Philips, Innovation and Me
Since yesterday Dutch electronics company Philips has a new logo. It is a redesign of the shield that was introduced in 1938 – in the past decade or so the company only used the word ‘Philips’ without any visual decoration. When the shield was conceived it was to communicate Philips’ innovative core business; the stars stood for Philips’ lighting – its very first product group – the waves for radio transmissions – “the first major communication platform” – and the circle for the world and the people who’s lives Philips touched. That’s a pretty good story to incorporate in your logo, so I fully understand that they’ve taken the dust off the old shield and redesigned it into a more modern logo. Quite handsomely done, I have to say.
Together with the redesign, Philips has also adopted a new pay-off: “Innovation and You.” This new pay-off is also consistent with the past because it means Philips still operates where innovation and people intersect. This is an attractive place to be, since it made Apple, another (consumer) electronics company, the most valuable company on the planet. There is an important difference though; Apple actually did combine technology with an intuitive consumer experience. The reason is Steve Jobs; this historical leader made sure that every single department (such as research, design, production, and marketing) worked very closely together. Apple’s creative process was concurrent, rather than sequential – which is the only way you can make products as smooth as Apple’s.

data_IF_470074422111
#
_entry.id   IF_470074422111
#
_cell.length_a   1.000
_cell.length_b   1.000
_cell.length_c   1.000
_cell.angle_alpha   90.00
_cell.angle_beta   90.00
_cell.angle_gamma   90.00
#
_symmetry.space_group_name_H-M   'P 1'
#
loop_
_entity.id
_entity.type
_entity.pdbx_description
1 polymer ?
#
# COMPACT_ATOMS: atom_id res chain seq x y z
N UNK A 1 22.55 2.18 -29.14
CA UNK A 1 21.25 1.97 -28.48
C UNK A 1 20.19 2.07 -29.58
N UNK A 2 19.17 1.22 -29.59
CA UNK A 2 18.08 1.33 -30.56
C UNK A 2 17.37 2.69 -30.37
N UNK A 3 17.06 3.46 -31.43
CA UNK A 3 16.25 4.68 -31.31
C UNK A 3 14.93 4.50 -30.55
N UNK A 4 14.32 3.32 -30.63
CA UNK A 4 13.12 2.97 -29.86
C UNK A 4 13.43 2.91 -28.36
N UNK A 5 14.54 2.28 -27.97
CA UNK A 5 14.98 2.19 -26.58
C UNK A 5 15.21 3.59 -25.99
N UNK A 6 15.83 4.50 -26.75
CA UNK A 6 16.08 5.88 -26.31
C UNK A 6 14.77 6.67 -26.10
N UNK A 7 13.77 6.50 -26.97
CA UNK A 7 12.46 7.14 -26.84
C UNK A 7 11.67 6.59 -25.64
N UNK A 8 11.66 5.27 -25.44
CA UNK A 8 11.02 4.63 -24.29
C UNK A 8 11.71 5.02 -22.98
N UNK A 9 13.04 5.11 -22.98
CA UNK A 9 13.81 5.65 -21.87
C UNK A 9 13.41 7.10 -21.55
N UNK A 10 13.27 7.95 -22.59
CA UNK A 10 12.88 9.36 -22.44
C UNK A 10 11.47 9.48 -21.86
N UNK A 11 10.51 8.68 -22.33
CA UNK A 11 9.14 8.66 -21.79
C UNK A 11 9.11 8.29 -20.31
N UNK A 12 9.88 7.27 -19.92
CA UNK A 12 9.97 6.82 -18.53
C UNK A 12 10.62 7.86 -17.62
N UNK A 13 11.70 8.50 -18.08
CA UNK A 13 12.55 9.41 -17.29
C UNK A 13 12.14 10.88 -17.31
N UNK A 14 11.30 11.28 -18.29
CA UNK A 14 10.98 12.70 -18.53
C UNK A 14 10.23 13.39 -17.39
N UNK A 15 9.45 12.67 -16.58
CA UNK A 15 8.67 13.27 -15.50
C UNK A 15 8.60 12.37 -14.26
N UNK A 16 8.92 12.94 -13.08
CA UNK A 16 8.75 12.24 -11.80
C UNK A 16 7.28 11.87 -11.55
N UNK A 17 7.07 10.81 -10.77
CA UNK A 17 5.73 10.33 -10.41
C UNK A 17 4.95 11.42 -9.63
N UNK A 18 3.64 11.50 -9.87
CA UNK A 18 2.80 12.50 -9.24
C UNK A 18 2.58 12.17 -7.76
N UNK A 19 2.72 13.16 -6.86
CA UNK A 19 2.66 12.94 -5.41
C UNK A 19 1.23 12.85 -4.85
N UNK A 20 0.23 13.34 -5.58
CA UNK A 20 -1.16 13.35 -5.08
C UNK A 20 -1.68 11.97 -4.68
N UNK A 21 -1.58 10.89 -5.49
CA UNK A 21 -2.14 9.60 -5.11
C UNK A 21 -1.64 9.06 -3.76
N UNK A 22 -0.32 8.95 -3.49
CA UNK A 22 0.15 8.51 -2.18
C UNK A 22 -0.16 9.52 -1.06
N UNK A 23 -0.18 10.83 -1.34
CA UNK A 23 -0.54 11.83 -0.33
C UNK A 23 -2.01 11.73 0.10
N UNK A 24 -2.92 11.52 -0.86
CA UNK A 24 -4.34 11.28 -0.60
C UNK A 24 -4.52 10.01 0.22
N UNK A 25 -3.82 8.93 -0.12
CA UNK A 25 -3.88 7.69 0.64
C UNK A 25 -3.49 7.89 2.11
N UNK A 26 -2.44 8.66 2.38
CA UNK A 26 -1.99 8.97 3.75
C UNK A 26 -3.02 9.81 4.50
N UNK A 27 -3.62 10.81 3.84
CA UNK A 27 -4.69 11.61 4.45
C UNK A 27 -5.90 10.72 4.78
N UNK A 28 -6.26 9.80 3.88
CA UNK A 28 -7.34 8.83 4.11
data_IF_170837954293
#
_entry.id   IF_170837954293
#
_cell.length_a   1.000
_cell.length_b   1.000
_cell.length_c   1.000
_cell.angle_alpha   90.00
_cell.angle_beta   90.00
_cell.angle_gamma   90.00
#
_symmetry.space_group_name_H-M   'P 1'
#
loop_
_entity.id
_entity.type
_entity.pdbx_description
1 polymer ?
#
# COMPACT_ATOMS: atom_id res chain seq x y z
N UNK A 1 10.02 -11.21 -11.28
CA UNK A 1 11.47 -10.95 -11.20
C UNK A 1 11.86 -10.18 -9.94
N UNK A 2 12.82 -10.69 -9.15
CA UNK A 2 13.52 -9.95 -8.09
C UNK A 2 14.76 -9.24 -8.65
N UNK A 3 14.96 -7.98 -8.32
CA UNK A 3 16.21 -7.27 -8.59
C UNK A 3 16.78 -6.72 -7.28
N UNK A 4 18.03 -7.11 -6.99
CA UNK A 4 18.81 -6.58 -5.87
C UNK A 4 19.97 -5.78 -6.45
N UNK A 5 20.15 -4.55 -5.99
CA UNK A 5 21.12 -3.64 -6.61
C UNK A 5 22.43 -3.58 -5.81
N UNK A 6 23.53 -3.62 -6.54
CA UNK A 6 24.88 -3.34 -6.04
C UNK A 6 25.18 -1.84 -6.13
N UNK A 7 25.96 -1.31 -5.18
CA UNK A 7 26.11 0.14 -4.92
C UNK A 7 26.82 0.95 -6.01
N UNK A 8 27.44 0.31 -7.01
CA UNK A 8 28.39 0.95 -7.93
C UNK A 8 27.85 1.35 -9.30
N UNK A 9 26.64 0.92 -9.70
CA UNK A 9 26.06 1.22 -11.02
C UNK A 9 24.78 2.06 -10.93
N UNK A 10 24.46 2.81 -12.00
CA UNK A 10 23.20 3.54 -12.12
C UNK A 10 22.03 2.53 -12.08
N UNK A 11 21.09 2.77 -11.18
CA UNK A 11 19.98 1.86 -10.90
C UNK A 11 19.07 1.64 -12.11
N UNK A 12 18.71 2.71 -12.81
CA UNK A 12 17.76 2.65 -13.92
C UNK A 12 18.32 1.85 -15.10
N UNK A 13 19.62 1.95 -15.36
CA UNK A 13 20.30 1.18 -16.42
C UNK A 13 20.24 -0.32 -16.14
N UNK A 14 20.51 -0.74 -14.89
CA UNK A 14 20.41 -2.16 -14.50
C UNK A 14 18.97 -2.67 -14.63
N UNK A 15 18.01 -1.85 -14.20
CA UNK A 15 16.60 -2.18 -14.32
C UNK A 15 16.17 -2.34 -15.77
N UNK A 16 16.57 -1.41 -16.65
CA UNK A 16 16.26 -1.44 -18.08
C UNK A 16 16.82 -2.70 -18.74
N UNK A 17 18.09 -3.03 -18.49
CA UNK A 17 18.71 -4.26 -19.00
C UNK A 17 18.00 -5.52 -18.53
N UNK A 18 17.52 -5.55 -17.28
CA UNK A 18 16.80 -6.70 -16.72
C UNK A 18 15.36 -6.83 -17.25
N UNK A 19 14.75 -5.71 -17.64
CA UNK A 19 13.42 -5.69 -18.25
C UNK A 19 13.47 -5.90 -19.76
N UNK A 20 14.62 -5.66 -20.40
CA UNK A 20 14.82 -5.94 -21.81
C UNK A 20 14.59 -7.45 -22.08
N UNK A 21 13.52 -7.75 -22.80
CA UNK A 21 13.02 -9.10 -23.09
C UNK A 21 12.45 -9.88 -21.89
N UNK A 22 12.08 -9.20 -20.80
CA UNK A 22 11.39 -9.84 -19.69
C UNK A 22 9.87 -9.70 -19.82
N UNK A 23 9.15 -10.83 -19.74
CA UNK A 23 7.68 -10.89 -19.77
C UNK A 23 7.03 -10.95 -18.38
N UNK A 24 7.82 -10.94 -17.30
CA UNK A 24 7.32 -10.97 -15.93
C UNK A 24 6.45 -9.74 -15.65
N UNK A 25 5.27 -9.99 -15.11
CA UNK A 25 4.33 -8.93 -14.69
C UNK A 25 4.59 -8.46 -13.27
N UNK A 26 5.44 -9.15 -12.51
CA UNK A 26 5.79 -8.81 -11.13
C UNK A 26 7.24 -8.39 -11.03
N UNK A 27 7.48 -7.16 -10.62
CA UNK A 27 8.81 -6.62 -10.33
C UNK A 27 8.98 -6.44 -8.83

For Philips making smooth products has always proved difficult. Not just because in the recent history it has never had a Steve Jobs who was able to make every department equally important, but also because its divisions (today Lighting, Personal Lifestyle, and Healthcare) – in the best case – merely overlap. Philips’ different divisions have never naturally converged into a single-minded vision; a million dollar MRI scanner is clearly not the same as a toaster. What’s more, the company has never been able to choose between B2B and B2C, so that it always needs to safely position itself in between serious and sexy. And marketing is all about daring to make choices – as we all know.
On a positive note, the pay-off is much better than “Sense & Simplicity,” since simplicity is clearly something Philips has not been able to incorporate in its brand. I have a Philips TV (with a remote control that I still don’t understand beyond the numbers that indicate the channels), a landline-telephone (that is utterly incomprehensible), and I once bought a lamp that looked quite nice, but had an essential technical flaw so that the bulb didn’t fit properly in its holder – I had to return it. These products are everything but simple.
So, I’ll be definitely looking forward to a Philips that actually improves my life. Whether it will be able to, or whether this new pay-off is yet another case of hollow marketing lingo remains to be seen. But Philips’ powerful ‘new’ shield conveys a hopeful signal.